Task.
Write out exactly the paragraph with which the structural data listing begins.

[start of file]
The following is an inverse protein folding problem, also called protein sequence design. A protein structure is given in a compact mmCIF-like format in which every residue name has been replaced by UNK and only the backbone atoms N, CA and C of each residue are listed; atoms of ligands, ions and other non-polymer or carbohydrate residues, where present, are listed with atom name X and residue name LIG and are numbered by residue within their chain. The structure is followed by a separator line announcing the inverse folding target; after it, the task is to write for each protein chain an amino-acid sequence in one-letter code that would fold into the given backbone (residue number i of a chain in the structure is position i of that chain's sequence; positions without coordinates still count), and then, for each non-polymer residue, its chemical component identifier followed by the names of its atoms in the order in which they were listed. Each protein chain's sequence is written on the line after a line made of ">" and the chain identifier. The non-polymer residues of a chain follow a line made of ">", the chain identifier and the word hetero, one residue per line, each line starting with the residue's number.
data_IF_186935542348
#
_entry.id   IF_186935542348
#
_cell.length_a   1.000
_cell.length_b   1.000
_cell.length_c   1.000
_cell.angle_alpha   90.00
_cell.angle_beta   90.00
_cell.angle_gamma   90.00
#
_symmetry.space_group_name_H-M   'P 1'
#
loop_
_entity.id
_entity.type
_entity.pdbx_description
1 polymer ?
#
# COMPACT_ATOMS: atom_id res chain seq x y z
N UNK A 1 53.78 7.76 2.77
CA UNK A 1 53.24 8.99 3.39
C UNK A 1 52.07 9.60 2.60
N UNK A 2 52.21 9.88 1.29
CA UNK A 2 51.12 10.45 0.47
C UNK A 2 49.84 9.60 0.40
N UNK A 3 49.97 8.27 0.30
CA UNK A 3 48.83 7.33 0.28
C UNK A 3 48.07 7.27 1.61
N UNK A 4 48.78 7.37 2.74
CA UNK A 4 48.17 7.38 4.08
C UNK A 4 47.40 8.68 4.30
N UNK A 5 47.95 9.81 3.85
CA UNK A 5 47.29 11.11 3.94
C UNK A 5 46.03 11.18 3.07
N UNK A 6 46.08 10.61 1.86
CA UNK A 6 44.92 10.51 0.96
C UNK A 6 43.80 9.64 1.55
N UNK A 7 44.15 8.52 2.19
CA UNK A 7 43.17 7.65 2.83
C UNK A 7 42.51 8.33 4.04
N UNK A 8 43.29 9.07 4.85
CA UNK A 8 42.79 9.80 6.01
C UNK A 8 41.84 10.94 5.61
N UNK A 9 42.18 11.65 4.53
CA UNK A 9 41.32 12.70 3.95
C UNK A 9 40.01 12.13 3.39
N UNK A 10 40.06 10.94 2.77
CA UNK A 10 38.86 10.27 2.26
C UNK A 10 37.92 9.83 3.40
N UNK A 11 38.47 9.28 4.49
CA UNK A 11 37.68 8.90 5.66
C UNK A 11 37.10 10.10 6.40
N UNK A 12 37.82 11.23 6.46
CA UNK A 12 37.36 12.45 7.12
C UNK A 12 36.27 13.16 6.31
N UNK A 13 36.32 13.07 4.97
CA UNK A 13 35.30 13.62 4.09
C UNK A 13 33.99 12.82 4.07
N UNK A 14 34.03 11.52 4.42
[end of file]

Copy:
The following is an inverse protein folding problem, also called protein sequence design. A protein structure is given in a compact mmCIF-like format in which every residue name has been replaced by UNK and only the backbone atoms N, CA and C of each residue are listed; atoms of ligands, ions and other non-polymer or carbohydrate residues, where present, are listed with atom name X and residue name LIG and are numbered by residue within their chain. The structure is followed by a separator line announcing the inverse folding target; after it, the task is to write for each protein chain an amino-acid sequence in one-letter code that would fold into the given backbone (residue number i of a chain in the structure is position i of that chain's sequence; positions without coordinates still count), and then, for each non-polymer residue, its chemical component identifier followed by the names of its atoms in the order in which they were listed. Each protein chain's sequence is written on the line after a line made of ">" and the chain identifier. The non-polymer residues of a chain follow a line made of ">", the chain identifier and the word hetero, one residue per line, each line starting with the residue's number.